I stepped into a shop at The Boothbay Harbor Shipyard and came short up against what I took at first for a very large vessel in frame. She was heavily built of double-sawed 6″x6″ frames set close together. The two halves of each frame were held together with locust treenails, wooden pegs, a tip-off that I was looking at a reconstruction of an old-time vessel. David Stimson, general manager, told me it was to be a replica of DISCOVERY, the smallest of the three vessels that brought the first colonists to Jamestown, Virginia in 1607. Of course the original vessels have long since rotted away, but replicas have been built of each, based on what was then known of 17th century ship design. The replica of the largest, SUSAN CONSTANT, still floats as an exhibit at a Jamestown wharf. A reconstruction of 74-foot GODSPEED was launched at Rockport, Maine, in March 2006 (WWF April 06). Boothbay Harbor Shipyard expects to launch 48-foot DISCOVERY in September.
A more careful inspection of DISCOVERY under construction and a very pleasant conversation with David Stimson filled in many details. She is to be 48′ 10″ on deck with a beam of about 13 feet, and she will draw about six-and-a-half feet, quite a lot for the shallow James River. She is built to conform to regular Coast Guard standards for vessels her size but will not have to meet the stringent requirements of passenger vessels. Pete Johnson is chief shipwright in charge of her reconstruction. He is an exacting boss in charge of a skillful crew. Joinerwork thus far is hairline.
She is timbered with angelique, a tropical hardwood from Surinam. The 6″x6″ frames are tapered as they go up toward the deck. She will be bronze fastened, planked with wana and decked with silverballi, also tropical hardwoods. 10 tons of lead inside and a 7,000-lb. lead shoe will give her stability.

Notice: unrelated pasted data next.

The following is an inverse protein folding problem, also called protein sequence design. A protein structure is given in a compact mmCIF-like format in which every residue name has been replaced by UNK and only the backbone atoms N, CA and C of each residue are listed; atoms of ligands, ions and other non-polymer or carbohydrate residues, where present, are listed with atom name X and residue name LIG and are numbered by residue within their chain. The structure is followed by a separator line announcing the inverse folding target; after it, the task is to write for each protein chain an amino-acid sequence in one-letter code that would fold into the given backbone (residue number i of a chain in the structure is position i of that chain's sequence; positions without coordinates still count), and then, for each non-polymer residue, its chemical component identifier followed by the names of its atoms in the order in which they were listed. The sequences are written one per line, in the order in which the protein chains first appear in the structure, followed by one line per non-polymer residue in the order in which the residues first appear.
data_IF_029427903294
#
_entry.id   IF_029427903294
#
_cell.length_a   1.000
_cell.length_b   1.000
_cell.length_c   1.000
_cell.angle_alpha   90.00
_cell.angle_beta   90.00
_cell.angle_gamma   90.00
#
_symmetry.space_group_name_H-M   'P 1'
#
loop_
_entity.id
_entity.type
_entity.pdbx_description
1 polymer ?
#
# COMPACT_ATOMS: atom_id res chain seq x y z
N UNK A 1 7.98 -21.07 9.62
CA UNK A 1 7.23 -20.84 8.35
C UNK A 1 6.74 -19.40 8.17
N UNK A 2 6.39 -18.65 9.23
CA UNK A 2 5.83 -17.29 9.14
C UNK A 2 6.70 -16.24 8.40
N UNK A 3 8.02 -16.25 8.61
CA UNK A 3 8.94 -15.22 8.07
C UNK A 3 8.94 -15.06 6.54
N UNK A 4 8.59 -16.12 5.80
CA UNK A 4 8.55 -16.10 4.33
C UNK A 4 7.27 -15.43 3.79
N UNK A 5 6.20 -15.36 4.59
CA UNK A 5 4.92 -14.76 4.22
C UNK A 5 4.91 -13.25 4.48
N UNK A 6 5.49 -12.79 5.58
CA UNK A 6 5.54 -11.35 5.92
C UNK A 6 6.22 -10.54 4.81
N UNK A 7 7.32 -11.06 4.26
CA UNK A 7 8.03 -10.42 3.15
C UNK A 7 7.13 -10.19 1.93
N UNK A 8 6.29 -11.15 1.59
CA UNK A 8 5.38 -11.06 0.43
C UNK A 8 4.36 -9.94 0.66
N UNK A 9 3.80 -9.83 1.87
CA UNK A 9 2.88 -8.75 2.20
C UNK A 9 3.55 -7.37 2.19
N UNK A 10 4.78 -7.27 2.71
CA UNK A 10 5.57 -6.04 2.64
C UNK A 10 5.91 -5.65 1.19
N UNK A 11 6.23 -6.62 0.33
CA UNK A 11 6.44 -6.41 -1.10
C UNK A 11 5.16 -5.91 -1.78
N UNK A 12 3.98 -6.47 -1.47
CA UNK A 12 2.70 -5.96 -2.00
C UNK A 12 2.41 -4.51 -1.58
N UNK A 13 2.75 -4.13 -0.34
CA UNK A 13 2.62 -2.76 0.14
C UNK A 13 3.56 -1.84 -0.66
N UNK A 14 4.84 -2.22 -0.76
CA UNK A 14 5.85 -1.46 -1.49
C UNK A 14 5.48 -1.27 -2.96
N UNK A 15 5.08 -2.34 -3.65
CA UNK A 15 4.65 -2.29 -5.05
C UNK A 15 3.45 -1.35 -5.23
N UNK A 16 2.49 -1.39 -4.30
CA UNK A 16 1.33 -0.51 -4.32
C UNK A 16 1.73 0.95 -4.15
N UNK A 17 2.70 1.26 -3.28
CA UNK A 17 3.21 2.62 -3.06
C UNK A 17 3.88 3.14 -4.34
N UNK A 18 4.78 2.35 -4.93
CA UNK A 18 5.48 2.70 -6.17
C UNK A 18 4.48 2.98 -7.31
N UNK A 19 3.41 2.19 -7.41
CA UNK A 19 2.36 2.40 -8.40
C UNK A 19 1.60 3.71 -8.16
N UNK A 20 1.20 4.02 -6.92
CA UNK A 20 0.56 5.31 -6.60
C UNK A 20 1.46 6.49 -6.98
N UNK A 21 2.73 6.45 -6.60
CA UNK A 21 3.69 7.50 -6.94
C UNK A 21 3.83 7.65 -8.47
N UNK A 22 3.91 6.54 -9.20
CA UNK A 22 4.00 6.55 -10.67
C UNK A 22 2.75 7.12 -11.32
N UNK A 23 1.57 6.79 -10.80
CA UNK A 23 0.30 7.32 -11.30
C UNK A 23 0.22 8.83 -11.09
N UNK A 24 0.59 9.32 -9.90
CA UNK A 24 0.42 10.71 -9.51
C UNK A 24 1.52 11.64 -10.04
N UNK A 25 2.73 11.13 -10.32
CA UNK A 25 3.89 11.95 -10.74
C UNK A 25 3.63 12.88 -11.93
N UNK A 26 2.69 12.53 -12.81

What will she look like? She will be flush decked with no lofty poop deck or forecastle. She will be rigged as what the 17th century seaman called a “pinnace.” Her main mast will be stepped forward of amidships and will carry two large square sails. The mizzen mast, shorter than the main, will be stepped farther aft and will carry a large lateen sail set on a long, heavy yard. All three spars can be lowered and lashed on deck in heavy weather. The bowsprit exists mainly to support the rig from forward. It will probably carry a jib but no awkward spritsail. She will be steered with a tiller in the style of her times. Actually DISCOVERY will look much like “Maine’s First Ship,” VIRGINIA, of which a reconstruction is planned for 2007. Her model may be seen at the Maine Maritime Museum in Bath.
Accommodations will be minimal. She will have a head, but no formal galley is planned. Will she have an engine? The answer delivered in a whisper: “two diesels, just in case.”
DISCOVERY is being financed by the state of Virginia with some federal help. She will spend most of her life afloat as an exhibit at a wharf as part of the Jamestown Museum with occasional visits to towns and cities with historical interests.
DISCOVERY’s reconstruction is not the only project at the Boothbay Harbor Shipyard. In another shop, work was pushing ahead on a 36-foot schooner to be used as a daysailing party boat out of Tiverton, Rhode Island. On the day of my visit, there was a steel fishing vessel on the small railway and the restored wooden Banks fisherman Sherman Zwicker on the larger. Two days later, Sherman Zwicker was afloat and the 18th century replica of the ship Bounty was hauled for extensive repairs. And there is a lot of yacht work scheduled. It is an active scene.